Trans rights, while less advanced than gay rights, have a decade long history of activism in Canada, too. Good news – they are currently improving! The province of Quebec, for example, is discussing how to include a third gender option in official documents and birth certificates. The debates surrounding this new law are heated as the local government suggested a nonsense version at first, however they listened to the uproar in the community and invited experts of NGOs in order to implement a law that will actually serve the trans and nonbinary community. Numerous non-profit organizations are in place to support trans, enbys and questioning individuals. https://enfantstransgenres.ca/ is offering services for trans kids, here referred to as “gender creative kids”. https://atq1980.org  is a very active NGO which already supports trans folx since as early as 1980, to name just a few.

Health insurance is public in Canada, and trans folks seeking gender affirming surgery can have a big chunk of costs covered. However, some procedures are falsely considered “purely esthetic” and thus not covered.

Specialized surgeons are available (with waiting lists). The gender affirming surgical clinic GrS Montreal has become the largest hospital specializing in trans-affirmative surgery in the world, with an increase of 1096% in the past 12 years. This year of 2021 alone, this clinic will perform a total of 1375 surgeries for trans and non-binary folks!

Last but not least, Canada does acknowledge that many places in the world are unsafe if not deadly for members of the LGBT communities, and specific programs to help resettle refugees are in place. These include https://www.rainbowrailroad.org/ and https://www.rainbowrefugee.com/

CONS:

The pros above are actually mainly true for the urban centers of Canada: Vancouver, Toronto, Montreal, and the small but liberal capital, Ottawa. Homophobia and transphobia are much higher in rural areas – who is surprised? Moreover, just like the US, Canada is not a centralized country but has different laws in every province. It is therefore of prime importance to do research where exactly you want to settle in Canada – this may tremendously alter your experience. Language is another factor – as some areas are francophone! Amongst non-binary folks, the anglophone areas of Canada have a better reputation, as English, unlike French, has more widely adopted they/them pronouns.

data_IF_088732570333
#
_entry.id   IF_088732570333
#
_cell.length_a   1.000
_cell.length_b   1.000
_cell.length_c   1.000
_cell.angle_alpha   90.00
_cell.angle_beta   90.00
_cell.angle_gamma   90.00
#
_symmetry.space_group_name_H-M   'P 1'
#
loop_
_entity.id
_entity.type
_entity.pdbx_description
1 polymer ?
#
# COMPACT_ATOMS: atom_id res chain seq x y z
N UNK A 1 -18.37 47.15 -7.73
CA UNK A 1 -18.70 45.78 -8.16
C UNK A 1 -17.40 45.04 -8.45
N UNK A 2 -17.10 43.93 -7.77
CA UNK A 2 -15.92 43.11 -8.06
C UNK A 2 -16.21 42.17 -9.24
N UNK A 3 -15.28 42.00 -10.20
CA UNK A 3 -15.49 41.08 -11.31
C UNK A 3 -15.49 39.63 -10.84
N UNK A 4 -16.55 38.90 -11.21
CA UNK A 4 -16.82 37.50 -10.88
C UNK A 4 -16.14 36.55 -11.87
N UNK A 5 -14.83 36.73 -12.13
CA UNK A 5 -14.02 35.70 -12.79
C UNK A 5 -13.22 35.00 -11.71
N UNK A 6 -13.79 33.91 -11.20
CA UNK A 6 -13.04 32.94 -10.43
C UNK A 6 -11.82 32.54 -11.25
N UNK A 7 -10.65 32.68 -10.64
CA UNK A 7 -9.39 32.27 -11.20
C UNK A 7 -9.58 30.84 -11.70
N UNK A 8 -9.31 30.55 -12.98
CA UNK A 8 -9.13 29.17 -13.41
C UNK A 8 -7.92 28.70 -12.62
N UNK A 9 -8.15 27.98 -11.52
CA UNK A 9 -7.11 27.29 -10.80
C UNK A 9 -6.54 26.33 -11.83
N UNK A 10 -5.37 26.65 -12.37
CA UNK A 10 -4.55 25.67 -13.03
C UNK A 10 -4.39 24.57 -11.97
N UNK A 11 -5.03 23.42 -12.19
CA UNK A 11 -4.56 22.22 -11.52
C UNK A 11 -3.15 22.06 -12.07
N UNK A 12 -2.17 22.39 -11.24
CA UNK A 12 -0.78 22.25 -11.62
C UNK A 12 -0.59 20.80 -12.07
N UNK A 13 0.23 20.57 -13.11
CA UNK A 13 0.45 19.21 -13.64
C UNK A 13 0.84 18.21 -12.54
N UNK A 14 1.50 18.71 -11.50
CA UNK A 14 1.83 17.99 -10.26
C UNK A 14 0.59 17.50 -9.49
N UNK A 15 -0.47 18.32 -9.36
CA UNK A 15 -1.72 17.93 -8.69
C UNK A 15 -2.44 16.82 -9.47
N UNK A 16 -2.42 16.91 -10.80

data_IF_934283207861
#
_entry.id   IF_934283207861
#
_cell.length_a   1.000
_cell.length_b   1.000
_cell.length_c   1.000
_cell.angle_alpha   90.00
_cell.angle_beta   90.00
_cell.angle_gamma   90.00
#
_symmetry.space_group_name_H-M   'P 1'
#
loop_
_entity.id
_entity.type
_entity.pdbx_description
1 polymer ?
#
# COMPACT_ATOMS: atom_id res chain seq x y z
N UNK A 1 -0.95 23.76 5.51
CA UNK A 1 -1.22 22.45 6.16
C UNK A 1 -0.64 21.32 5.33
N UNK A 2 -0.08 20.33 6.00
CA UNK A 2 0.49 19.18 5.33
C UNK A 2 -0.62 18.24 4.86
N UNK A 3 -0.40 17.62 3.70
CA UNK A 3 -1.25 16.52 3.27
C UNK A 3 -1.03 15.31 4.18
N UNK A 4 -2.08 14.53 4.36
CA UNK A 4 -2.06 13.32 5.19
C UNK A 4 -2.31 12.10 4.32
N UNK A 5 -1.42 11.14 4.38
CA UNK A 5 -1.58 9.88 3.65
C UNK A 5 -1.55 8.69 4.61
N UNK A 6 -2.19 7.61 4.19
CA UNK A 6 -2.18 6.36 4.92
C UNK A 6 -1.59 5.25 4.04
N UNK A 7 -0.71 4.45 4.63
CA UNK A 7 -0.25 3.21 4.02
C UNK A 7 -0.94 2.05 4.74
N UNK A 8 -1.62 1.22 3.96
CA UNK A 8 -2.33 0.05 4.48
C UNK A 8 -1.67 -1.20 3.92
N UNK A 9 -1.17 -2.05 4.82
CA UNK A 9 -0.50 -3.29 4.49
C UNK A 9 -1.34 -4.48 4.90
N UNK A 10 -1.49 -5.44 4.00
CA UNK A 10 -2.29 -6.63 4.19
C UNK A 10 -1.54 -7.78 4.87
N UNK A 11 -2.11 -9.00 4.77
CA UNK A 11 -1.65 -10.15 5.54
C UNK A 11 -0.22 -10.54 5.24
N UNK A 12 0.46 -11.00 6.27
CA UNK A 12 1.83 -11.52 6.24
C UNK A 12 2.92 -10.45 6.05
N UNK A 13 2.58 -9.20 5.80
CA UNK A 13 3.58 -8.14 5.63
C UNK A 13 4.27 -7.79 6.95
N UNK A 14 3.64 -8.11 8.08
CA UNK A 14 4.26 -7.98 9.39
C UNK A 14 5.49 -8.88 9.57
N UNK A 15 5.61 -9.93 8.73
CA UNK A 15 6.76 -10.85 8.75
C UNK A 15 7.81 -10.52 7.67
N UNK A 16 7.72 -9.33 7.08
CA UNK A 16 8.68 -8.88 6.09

Another fact is that the realities minorities in Canada live in do not keep up with the pink image the government likes to sell. Research shows overwhelming evidence that many people who are subject to multiple discriminations, e.g. queer and BIPOC and Muslim, encounter a lot of difficulties in Canadian society, from racism (including in dating apps) to police violence. Many have trouble to find their place as “gay villages” and community organizations and events are often predominantly white. Some of these immigrants even report they were better of in their country of origin, even though they were subjected to anti-LGBT laws. Another factor many people in Canada are struggling with are the long and dark winters, during which seasonal depression is on a high and extreme cold limits social activities and access to safe spaces to mingle with members of the community. Depression and suicide rates are high in Canada, especially amongst First Nations but also among queer and trans folks, including refugees. Last not least, even a country like Canada that is known to be “immigration friendly” has a lot of yearlong paperwork and bills waiting for you if you ever consider moving here.

Let us go back to the question we posed in the beginning. Is Canada a safe haven for LGBTQ+ people? Well, depending on your expectations, and where in the world you are from, and depending on privileges you have, Canada can be a great place to live out and proud. But do not expect paradise, please.